Despite its reputation, the Rosslyn Hotel closed in 1959. In 1979 the two buildings would be reopened as two separate hotels, with the Rosslyn Hotel becoming the Frontier and the Annex retaining the name "Rosslyn Hotel." In this century the Rosslyn Hotel would become affordable housing and was renamed "Rosslyn Lofts."

For those of you who want to see the historic Rosslyn Hotel as the site of a superhero battle, here is the video to "Kryptonite" by 3 Doors Down.

Thursday, September 19, 2019

ER Turns 25

It was 25 years ago today, on September 19 1994, that ER debuted on NBC. While ER would eventually degenerate into a rather typical medical soap opera, for its first several years it was a revolutionary medical drama. It differed from other medical dramas before it in that it often featured a great deal of medical jargon with little to no explanation of what that jargon meant. It could often be much more graphic than other TV shows of the time, going even further in portraying surgeries than M*A*S*H had. The show also had an unusually fast pace, with the show's doctors and other medical personnel going from case to case. Multiple subplots were featured in each episode. Until viewers adjusted to just how much was going on in any given episode of ER, it could be difficult for viewers to keep track of everything going on in any given episode of the show. In fact, in his review of ER in The Hollywood Reporter, Miles Beller commented that the show's debut episode ("24 Hours") could be " times confused and confusing."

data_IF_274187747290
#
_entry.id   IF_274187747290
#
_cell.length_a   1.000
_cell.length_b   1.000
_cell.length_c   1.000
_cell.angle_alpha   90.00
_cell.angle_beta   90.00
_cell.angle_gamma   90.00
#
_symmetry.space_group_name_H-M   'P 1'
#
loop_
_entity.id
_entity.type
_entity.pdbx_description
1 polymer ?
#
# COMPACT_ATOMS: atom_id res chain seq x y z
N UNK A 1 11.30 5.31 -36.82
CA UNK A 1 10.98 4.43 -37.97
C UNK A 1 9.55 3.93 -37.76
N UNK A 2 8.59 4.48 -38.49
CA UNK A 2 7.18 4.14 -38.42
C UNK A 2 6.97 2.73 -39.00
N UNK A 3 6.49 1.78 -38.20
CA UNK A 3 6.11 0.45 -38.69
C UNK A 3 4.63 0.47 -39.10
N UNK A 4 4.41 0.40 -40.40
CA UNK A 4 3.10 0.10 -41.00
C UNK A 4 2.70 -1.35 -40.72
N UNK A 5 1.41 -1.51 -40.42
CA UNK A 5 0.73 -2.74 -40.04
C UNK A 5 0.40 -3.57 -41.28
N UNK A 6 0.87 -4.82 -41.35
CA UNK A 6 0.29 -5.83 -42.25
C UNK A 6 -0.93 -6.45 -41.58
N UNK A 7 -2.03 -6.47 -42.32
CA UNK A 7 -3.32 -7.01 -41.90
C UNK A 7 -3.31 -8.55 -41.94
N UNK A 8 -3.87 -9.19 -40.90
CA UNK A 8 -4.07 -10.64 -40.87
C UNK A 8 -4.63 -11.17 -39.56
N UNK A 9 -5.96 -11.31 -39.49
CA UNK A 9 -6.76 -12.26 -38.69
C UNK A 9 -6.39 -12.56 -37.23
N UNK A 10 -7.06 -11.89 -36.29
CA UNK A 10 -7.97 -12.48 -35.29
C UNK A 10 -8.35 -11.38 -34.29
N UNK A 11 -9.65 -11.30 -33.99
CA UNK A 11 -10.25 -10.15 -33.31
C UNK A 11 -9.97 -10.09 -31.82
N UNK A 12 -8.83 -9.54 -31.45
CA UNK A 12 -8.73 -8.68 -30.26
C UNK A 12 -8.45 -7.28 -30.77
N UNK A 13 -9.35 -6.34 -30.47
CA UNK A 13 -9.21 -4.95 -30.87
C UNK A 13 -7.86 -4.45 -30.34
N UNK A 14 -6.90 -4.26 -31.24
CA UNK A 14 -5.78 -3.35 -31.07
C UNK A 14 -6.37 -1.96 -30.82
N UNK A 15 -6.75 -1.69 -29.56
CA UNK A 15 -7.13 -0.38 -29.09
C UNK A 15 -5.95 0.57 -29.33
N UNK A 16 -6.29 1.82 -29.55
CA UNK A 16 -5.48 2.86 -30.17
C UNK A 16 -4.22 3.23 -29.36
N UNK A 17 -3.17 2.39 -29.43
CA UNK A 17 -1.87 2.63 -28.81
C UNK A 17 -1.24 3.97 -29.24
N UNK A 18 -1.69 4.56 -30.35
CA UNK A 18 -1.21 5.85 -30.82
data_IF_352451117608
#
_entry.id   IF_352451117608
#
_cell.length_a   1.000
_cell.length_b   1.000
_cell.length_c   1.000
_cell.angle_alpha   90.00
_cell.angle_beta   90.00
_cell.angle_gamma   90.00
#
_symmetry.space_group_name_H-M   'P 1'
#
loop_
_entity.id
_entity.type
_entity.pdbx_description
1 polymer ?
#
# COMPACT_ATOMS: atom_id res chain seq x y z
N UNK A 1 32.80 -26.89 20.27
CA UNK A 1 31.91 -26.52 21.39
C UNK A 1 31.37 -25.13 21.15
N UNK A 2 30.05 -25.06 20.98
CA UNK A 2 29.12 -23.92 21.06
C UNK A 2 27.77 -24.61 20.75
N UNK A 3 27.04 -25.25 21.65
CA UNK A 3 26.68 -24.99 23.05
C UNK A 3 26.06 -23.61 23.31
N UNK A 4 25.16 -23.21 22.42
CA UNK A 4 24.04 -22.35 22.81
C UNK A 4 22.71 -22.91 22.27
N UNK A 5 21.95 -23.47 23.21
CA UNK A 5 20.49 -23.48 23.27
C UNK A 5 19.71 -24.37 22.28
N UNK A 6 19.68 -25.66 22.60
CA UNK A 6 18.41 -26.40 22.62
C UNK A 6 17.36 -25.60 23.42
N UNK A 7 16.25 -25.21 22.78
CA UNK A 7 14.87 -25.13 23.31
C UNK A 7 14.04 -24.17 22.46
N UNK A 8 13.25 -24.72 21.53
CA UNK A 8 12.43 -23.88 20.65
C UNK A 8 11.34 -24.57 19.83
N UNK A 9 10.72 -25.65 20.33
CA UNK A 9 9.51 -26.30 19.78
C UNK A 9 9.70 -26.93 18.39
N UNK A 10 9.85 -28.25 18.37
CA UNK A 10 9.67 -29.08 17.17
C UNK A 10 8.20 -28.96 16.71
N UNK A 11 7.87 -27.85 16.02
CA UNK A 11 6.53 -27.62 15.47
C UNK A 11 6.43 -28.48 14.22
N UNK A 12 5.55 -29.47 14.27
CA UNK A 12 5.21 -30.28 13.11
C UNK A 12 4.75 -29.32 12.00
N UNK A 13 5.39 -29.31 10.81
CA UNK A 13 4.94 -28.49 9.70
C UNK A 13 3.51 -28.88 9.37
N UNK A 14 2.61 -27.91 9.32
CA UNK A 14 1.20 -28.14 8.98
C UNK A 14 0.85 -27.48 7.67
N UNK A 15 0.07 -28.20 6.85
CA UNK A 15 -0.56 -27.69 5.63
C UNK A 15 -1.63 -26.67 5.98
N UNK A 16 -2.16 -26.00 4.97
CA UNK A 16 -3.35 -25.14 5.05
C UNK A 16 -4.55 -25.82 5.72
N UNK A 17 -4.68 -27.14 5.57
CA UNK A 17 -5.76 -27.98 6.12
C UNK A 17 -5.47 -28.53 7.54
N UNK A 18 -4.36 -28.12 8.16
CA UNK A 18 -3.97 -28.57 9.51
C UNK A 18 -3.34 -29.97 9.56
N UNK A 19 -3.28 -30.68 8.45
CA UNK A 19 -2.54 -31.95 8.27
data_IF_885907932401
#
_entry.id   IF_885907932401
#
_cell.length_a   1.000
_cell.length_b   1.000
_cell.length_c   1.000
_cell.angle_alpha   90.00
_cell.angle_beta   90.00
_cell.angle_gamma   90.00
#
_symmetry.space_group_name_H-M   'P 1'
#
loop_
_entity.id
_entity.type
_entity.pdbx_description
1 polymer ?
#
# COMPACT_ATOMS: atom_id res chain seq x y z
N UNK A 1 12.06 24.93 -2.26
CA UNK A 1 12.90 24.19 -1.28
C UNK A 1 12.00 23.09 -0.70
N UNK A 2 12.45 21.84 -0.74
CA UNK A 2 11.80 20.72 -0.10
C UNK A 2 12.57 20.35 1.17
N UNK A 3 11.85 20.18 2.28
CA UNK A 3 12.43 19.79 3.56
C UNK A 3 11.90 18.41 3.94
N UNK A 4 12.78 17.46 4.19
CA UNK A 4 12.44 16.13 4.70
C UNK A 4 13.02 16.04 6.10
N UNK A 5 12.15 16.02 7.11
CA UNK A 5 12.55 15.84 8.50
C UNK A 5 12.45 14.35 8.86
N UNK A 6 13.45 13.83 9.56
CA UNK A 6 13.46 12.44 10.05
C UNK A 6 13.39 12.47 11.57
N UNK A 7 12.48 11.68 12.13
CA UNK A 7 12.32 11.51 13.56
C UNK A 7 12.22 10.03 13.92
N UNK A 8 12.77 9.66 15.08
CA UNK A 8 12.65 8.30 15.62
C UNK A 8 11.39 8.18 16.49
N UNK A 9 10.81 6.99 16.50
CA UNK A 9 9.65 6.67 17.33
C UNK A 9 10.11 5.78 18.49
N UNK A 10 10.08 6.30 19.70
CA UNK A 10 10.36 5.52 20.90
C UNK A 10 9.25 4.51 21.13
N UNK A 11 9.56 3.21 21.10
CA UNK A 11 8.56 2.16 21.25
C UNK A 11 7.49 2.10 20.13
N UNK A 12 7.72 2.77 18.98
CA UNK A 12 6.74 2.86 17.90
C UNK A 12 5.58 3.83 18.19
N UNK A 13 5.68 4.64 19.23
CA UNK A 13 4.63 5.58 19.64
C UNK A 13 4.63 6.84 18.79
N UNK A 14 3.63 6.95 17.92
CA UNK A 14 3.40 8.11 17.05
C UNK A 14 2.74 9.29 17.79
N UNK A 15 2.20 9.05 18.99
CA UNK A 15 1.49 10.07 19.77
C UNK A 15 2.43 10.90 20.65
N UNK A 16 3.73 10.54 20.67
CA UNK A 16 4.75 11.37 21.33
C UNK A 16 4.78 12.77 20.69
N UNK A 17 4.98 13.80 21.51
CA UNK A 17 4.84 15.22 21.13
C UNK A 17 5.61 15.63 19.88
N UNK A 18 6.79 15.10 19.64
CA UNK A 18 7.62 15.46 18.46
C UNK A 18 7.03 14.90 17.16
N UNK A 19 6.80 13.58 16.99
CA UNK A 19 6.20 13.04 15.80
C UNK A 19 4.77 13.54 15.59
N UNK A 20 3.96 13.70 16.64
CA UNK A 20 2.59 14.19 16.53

ER centred on the emergency room of the fictional County General Hospital in Chicago. It differed from many earlier medical dramas in that it featured a rather large ensemble cast, including several leads and several supporting characters. In its early days, at least, the focus of the series was upon the various cases and issues faced by the emergency room staff from day to day.